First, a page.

Subject: I have found a CD that I think you would enjoy
Genres: World Music, Pop, Rock
Canadian singer Laurel MacDonald is the queen of the crossover. Having successfully produced a superb album for Nova Scotian folk singer Mary Jane Lamond, she here stakes her own performing career on a high-tech reinterpre... more »
Canadian singer Laurel MacDonald is the queen of the crossover. Having successfully produced a superb album for Nova Scotian folk singer Mary Jane Lamond, she here stakes her own performing career on a high-tech reinterpretation of the work she did for McDonald. This six-song EP is a reworking of one song, "Wing and a Prayer," from her 1999 solo album Chroma, in cooperation with world-music remixers Transglobal Underground, West Coast DJs Mo Funk, "plunderphonics" master John Oswald, dub maker Bill Laswell, and producer Richard Horowitz. Most of these tracks only vary in small ways from the original song, but each has unique sounds that outline MacDonald's voice in ways that make you think folk diva one minute, Laurie Andersen the next. The voice is potent, and the studio manipulations are so subtle, unique, and always in synch with the voice that it works on every track. --Louis Gibson
Great work in a crowded genre
John R. Hodgkinson | 01/26/2002
(5 out of 5 stars)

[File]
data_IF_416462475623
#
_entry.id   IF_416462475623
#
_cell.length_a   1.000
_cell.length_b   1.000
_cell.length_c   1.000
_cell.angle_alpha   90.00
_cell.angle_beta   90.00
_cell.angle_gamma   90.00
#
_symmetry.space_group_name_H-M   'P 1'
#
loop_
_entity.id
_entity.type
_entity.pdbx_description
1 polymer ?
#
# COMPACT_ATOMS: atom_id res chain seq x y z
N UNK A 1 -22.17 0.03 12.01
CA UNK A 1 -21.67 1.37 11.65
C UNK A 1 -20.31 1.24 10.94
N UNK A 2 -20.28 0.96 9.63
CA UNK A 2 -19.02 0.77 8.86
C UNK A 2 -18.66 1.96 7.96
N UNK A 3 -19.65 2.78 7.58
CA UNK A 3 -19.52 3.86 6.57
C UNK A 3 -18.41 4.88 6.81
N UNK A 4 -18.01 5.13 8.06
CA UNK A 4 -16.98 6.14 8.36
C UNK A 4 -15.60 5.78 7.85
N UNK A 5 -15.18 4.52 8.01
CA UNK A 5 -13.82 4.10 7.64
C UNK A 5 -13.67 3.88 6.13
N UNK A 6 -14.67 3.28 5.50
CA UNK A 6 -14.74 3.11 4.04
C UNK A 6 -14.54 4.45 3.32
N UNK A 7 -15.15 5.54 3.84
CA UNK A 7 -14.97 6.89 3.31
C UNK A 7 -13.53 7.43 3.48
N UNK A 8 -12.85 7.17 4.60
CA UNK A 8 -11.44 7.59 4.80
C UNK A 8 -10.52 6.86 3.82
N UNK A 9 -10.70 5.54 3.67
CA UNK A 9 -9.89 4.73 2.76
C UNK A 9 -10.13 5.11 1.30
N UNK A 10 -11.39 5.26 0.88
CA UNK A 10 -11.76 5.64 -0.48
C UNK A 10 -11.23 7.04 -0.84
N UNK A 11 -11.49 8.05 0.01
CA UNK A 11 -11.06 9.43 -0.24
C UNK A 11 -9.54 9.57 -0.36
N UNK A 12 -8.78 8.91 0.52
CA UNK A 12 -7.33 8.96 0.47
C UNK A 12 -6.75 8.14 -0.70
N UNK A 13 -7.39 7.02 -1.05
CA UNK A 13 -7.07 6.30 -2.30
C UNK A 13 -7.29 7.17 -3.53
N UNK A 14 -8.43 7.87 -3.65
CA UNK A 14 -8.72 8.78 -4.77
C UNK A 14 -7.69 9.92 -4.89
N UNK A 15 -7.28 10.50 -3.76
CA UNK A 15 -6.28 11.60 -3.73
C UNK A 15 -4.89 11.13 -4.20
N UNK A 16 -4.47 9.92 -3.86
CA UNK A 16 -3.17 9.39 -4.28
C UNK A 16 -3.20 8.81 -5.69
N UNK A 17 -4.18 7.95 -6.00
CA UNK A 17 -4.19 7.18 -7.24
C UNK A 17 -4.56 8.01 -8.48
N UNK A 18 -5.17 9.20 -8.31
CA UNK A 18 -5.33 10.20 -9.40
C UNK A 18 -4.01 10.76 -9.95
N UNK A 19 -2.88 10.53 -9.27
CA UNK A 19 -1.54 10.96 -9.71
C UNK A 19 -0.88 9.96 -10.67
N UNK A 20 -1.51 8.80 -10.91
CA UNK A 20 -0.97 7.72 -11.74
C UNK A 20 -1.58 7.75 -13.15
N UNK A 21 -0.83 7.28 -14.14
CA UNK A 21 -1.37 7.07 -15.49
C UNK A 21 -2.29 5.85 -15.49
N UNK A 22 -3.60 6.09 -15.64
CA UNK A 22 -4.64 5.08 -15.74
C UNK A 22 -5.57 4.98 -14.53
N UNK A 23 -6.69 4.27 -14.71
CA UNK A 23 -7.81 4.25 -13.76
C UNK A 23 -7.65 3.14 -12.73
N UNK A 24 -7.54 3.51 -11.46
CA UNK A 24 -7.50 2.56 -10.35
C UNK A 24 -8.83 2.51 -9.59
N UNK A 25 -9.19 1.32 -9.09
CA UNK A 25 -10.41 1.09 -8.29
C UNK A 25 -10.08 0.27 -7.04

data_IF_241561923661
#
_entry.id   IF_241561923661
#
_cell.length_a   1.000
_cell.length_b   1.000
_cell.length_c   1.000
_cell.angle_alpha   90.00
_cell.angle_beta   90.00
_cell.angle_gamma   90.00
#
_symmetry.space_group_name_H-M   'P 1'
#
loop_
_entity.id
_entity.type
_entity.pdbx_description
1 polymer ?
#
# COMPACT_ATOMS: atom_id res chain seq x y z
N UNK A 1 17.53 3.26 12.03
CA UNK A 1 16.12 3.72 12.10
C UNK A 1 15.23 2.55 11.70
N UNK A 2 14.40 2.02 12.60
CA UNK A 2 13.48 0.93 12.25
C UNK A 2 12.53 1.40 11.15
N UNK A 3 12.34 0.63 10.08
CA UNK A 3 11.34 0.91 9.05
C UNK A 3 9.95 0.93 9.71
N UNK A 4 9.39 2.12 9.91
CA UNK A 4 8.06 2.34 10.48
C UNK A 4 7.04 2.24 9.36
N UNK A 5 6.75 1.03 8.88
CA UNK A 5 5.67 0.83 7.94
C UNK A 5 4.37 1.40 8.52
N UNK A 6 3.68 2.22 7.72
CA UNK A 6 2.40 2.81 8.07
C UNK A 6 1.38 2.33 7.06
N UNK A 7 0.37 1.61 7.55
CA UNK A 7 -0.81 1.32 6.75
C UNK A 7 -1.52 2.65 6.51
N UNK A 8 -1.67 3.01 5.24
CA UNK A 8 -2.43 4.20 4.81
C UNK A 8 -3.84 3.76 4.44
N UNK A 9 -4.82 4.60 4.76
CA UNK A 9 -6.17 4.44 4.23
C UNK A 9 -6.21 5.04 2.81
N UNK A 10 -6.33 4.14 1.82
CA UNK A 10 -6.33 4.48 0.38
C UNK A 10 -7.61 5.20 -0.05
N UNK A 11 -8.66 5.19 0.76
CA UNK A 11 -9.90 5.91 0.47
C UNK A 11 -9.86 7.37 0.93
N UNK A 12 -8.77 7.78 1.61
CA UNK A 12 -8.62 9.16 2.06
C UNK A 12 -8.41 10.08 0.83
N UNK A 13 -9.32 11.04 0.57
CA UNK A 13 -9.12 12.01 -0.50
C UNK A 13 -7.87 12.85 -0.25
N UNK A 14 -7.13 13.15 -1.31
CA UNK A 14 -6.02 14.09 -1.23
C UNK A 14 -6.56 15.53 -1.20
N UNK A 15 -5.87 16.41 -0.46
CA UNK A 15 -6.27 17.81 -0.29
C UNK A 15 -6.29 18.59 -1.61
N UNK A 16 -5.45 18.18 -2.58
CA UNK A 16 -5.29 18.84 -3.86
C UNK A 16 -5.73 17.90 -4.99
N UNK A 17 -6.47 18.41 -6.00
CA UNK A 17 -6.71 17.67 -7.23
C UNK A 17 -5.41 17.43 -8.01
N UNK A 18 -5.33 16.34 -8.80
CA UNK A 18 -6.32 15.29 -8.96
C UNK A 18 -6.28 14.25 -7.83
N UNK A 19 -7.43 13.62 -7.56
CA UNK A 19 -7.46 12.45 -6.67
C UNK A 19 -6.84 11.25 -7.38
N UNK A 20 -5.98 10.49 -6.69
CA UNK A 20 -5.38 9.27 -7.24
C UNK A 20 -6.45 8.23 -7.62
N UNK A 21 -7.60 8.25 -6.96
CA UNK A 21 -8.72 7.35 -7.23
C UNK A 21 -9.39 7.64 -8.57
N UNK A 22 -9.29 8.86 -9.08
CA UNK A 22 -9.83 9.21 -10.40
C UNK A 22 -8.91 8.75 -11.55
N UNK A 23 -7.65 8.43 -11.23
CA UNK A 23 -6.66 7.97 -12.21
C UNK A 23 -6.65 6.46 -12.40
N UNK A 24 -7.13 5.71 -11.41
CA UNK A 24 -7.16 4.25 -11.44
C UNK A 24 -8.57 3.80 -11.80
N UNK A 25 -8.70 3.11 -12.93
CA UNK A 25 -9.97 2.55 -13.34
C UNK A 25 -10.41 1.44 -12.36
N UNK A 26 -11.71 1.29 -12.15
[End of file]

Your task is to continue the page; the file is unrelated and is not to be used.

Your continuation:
"The source track A Wing And A Prayer, off the Chroma album, is based on an old Celtic divination rhyme (sorrow if you see one crow, joy if two, and so on). Each remix highlights a different aspect of the rhyme - I get Sandman-like images here (though that's no doubt a coincidence). The shuddering drums of Transglobal Underground evoke Destiny, the jazzy brushed snares of Mo Funk do Desire, Richard Horowitz scatters filtered vocal snippets of "whirlin' and spinnin'" to handle Delirium, Bill Laswell's guitar-heavy mix makes me Despair that rock is really truly dead these days, and Plunderphonics' arhythmic, enigmatic ambient washes are Dream himself.
OK, but why does this Celtic thing work? And when will it stop working? Which is to say, how many Celtic-mythic-electronic-worldmusic female singers, however good, can one poor world hold? Even super-talented newcomers like Laurel MacDonald have to stand in a seemingly infinite queue that includes Enya, the various Mouth Music vocalists, Mary Jane Lamond, Sandy Denny, on and on into the mists of antiquity. But they're all singing their hearts out for us, they should all be rewarded."